But what about our security research? Well, we hoped that some of those people would enable this feature even thought it was voluntary. And it really happened. People started buying our routers and thanks to the sales of Omnia and nowadays MOX, we have now probes around the world collecting data about various attack attempts. That itself is awesome, but apart from requests to buy our routers, we got other types of requests as well. People were interested in somehow joining the fight against the attackers.
HaaS joins the party
Finding out that people actually have a burning desire to help fighting back those pesky attackers and would like to be mean to them was a really interesting outcome. Everybody can run a honeypot and try catching some attackers. But it is not entirely easy to setup and manage, hard to figure out what to do with the data and actually use it for something.
To make things much easier, CZ.NIC created a project HaaS – Honeypot as a Service. It is a simple service, really easy to install and get running. All it does is that it forwards the attacker to a honeypot managed by CZ.NIC. No danger to the user even if attacker manages to get out and nice statistics easily available on the web. Apart from that, recorded sessions are available to all security researchers and directly used by people from CSIRT team.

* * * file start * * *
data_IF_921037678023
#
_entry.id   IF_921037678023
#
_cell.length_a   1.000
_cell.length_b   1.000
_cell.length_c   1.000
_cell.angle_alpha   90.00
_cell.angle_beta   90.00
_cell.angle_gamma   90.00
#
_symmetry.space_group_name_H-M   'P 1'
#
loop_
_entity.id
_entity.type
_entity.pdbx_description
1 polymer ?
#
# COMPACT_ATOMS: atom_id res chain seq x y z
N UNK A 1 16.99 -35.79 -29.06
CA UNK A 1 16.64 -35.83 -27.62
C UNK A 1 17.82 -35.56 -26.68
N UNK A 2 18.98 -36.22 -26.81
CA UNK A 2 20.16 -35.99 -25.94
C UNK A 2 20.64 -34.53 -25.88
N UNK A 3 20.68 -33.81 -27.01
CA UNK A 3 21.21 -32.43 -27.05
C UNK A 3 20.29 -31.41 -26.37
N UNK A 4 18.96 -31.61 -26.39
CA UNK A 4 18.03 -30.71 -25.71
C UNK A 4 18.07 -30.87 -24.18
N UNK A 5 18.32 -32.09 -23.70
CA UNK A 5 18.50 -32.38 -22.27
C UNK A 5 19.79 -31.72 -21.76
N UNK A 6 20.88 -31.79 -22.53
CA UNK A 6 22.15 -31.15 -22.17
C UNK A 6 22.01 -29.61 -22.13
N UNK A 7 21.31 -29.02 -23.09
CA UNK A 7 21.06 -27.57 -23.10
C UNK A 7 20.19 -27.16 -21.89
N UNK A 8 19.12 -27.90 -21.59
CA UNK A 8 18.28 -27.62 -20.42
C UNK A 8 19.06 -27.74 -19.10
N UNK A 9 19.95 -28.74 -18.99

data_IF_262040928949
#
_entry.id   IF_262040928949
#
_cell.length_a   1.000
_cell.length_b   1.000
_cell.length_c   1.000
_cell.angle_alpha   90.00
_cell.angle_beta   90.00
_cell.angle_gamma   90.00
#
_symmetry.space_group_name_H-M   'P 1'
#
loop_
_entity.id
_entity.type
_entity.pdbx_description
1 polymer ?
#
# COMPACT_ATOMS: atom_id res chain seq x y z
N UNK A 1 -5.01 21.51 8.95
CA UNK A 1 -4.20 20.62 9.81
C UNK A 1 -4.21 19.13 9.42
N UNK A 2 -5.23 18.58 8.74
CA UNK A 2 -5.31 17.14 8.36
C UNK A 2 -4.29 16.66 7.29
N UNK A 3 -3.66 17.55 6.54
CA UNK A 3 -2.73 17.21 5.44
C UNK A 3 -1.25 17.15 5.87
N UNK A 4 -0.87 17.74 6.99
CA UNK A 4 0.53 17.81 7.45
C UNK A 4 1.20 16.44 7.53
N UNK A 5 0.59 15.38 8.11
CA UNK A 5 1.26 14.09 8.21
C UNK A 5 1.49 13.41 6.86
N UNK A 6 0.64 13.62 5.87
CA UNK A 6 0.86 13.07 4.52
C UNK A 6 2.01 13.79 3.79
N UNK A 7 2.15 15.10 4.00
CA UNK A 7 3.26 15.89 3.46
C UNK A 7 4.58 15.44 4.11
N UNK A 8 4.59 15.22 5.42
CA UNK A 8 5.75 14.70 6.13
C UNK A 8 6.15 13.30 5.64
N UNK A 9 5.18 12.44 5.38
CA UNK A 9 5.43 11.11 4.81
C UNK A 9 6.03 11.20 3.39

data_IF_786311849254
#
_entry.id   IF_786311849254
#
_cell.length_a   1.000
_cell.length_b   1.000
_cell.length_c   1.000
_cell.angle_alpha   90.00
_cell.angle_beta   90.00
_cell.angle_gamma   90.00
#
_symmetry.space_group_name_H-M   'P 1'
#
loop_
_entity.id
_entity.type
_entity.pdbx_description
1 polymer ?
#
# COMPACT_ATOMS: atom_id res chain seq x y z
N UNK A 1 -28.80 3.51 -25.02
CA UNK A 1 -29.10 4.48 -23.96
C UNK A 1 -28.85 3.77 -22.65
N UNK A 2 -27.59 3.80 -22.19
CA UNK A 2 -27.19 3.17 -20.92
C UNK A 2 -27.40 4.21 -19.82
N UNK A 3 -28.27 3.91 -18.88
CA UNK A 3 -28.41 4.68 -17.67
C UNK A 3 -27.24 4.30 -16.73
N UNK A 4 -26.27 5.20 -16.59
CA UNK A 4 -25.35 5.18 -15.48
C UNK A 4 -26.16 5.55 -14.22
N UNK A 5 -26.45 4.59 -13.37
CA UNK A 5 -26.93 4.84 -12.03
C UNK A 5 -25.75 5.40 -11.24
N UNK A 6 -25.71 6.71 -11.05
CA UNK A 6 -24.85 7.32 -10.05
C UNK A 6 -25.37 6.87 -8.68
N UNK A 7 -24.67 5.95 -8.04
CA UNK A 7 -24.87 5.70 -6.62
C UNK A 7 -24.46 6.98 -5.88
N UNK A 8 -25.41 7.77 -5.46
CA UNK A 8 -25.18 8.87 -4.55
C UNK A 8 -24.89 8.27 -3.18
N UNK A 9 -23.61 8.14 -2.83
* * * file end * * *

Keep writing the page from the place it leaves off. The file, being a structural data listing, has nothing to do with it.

This service got quite some attention and became popular. It was the first part of data collection that we made available elsewhere and people loved it. So apart from data from the home users we started getting data from people who were running our software on their servers in various countries.
Sentinel is born
Our data collection software was originally developed more than half a decade ago with really specific idea in mind. We knew what we wanted to collect, how, we knew how many routers will there be and we were only unsure how long would this project last. Over the time, we started making more and more routers, we learned from our data where we need more granular data and on the other hand what data were pretty useless although they looked really interesting at first. What we were certain of is that we need something more modular, extensible and scaleable. So we came with the idea of complete rewrite from scratch. And during the rewrite, one of the features we would like to achieve is to be able to let more people to participate, similar to HaaS.